Boeing has started building their new flagship: the 787 Dreamliner. The cool thing about the 787 is that it only requires them to put together six big composite parts to build the final airframe and operators don't have to use huge tools and overhead cranes: all the parts can be slid along on the construction floor and put together like giant LEGO pieces. Check the gallery for pictures of the delivery and assembly of the sections and hit the jump for more details.
The six huge finished parts, the forward, centre and aft fuselage sections, the wings, the horizontal stabiliser and the vertical fin, are going to be carried in their huge Dreamlifter from factories in Japan, Italy, South Carolina and Kansas. The Boeing Dreamlifter, as you can see in the gallery, is one of the largest cargo planes in the world.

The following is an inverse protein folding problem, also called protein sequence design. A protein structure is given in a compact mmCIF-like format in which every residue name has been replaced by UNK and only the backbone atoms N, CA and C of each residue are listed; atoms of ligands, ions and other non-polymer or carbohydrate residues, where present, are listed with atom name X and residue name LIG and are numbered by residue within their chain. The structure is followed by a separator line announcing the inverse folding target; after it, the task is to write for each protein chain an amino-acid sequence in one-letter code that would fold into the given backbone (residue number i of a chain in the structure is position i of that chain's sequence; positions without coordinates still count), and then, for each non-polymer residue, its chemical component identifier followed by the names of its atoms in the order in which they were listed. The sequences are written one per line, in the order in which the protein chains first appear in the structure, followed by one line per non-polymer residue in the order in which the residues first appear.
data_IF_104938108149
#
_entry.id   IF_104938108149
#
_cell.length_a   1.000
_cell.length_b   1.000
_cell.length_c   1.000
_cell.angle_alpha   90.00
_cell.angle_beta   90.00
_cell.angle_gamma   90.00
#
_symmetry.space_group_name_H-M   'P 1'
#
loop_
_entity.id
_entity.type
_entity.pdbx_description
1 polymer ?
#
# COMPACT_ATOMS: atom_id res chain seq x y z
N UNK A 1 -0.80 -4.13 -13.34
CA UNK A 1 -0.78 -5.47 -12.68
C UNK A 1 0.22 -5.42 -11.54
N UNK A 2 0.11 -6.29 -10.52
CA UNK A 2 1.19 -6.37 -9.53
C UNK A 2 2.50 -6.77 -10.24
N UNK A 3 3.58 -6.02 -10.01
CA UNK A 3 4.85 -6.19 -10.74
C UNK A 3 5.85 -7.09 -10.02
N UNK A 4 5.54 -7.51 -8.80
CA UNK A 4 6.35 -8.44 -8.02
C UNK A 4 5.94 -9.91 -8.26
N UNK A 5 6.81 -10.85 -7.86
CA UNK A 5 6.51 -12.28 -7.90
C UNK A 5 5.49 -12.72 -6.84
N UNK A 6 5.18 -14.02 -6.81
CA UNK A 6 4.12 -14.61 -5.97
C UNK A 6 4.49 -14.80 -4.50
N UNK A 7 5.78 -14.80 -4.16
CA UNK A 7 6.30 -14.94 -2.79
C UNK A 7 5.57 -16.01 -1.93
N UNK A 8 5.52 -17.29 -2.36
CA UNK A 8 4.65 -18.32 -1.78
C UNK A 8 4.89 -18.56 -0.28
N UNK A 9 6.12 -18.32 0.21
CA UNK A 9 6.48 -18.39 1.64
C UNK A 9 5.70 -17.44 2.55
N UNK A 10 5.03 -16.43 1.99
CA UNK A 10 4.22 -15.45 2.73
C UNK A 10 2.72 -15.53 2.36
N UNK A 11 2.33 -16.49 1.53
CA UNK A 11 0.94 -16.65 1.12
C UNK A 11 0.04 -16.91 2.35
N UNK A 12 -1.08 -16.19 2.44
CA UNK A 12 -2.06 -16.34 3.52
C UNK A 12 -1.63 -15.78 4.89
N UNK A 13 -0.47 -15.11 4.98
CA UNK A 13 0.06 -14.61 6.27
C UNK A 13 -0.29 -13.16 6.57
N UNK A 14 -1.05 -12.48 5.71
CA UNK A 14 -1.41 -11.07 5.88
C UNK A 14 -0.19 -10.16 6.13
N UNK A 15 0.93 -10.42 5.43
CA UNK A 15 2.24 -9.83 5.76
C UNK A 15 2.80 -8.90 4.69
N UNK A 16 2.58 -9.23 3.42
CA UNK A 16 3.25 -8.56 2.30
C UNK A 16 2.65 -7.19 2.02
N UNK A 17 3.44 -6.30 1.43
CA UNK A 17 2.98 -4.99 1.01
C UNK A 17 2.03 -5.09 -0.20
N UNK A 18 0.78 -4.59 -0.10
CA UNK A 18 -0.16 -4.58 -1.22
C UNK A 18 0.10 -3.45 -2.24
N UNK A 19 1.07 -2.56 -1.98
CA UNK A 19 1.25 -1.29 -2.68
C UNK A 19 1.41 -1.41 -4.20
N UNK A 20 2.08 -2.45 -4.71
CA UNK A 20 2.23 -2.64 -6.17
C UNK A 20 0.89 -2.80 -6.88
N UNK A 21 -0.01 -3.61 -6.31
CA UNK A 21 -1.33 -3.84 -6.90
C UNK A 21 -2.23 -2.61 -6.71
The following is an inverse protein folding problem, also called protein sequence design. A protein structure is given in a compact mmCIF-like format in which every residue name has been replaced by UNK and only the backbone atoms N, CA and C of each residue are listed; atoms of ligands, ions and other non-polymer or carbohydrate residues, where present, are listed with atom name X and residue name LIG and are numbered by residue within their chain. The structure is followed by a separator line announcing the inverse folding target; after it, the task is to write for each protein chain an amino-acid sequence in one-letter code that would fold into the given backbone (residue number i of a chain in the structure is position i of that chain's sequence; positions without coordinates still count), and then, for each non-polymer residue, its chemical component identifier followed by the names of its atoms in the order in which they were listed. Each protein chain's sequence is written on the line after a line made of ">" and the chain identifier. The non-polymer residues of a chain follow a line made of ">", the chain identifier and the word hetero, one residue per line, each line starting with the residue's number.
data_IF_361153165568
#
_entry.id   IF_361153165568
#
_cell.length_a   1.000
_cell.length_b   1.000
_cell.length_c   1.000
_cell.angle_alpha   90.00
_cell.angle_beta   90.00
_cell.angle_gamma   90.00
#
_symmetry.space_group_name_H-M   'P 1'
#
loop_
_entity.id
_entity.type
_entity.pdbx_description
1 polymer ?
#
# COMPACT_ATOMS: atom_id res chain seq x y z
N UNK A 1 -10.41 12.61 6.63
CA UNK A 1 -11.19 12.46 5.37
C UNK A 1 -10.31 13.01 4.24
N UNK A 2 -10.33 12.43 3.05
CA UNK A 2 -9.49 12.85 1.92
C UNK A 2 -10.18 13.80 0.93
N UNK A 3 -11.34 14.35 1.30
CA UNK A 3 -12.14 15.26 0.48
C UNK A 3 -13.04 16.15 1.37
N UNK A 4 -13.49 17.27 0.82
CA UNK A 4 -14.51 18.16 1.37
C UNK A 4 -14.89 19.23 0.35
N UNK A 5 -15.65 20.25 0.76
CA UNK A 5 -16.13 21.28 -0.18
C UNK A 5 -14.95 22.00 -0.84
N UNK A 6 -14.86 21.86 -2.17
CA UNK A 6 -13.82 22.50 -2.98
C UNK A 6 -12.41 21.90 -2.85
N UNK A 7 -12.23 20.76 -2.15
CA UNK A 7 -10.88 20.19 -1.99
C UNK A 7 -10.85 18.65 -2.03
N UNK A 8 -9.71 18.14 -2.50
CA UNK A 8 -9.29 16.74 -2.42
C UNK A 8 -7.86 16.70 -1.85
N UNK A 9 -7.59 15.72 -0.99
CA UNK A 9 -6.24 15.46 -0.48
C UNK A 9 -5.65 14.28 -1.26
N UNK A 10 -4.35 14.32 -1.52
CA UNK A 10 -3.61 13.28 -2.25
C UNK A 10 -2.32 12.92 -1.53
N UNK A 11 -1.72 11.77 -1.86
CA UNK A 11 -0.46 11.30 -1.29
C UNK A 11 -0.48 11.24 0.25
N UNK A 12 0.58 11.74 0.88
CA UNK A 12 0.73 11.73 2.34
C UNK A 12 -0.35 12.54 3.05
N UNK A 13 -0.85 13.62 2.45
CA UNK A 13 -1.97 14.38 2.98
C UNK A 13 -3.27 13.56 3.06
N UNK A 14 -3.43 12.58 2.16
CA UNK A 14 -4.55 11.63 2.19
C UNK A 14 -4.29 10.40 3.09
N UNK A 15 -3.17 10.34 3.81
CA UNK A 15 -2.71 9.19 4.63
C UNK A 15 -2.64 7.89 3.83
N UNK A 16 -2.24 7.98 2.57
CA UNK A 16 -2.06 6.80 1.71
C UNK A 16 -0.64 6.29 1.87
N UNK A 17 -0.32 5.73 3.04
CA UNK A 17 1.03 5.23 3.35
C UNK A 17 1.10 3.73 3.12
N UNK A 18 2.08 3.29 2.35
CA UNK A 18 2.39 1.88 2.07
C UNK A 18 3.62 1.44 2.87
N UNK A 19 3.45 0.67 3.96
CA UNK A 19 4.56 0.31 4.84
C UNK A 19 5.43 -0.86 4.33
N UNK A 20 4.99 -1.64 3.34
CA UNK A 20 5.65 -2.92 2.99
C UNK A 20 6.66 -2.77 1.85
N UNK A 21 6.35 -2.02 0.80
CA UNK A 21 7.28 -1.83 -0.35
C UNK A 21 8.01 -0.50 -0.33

According to Boeing, they will complete their first 787 in July 8, 2007 while everyone at Airbus are still scratching their heads wondering what the heck happened with their ill-fated and permanently delayed world's largest flying gadget. The 787 is the "fastest-selling aeroplane in aviation history," and even while I'm european, I'm happy to see it rolling out the factory for two reasons: one, because I like great aeroplanes and two, because those eurocrats at Airbus needed a kick up the butt.